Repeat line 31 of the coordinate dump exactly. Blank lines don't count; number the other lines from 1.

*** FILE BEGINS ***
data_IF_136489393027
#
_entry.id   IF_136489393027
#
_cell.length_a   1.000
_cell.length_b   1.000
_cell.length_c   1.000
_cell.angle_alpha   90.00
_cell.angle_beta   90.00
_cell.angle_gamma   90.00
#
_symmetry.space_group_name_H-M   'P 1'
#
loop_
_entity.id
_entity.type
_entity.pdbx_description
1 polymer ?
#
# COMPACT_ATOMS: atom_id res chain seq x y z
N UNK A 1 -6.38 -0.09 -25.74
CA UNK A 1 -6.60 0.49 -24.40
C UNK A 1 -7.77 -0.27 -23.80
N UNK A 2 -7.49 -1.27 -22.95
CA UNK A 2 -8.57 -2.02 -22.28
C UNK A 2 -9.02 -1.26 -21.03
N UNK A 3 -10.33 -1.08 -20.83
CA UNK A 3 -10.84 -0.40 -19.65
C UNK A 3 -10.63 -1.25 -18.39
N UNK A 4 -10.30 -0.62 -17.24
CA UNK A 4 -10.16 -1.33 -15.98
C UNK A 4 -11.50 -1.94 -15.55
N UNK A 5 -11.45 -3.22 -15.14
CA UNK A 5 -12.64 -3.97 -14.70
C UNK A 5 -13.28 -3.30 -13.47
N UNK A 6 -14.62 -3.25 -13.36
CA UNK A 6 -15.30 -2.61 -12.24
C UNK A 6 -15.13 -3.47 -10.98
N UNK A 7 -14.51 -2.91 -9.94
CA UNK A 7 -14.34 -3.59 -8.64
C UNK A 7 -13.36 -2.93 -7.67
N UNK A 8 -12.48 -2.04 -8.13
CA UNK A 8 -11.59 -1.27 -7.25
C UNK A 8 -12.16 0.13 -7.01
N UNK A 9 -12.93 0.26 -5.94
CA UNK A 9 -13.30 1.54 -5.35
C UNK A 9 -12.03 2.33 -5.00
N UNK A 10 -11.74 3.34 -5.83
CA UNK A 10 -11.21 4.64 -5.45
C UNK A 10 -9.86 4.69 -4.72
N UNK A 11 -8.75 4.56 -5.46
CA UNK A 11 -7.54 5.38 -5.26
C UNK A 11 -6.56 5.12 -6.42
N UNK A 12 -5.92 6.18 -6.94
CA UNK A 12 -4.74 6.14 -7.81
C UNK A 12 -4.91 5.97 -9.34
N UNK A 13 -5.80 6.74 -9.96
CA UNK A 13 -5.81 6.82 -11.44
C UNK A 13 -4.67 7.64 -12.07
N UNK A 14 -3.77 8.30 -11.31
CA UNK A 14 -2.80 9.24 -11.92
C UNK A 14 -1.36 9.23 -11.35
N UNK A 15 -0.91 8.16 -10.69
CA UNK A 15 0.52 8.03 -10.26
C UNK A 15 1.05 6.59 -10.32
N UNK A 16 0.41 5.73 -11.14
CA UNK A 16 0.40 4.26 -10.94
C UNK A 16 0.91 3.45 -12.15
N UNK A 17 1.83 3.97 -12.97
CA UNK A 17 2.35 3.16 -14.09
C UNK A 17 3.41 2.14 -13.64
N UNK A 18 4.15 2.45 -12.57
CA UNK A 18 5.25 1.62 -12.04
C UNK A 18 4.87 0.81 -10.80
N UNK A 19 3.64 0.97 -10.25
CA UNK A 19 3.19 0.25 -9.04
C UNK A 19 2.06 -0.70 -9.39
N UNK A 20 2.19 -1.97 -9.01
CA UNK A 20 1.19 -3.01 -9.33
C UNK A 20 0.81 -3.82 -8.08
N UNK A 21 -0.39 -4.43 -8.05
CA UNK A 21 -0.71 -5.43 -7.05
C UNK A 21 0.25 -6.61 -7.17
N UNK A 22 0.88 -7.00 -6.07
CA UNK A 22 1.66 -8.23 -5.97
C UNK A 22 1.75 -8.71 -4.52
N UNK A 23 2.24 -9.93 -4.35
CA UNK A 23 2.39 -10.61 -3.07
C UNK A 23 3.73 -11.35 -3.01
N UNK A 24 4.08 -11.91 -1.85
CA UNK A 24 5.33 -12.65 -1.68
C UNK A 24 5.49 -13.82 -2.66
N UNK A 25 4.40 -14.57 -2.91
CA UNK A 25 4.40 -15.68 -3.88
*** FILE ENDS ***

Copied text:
CA UNK A 4 -10.16 -1.33 -15.98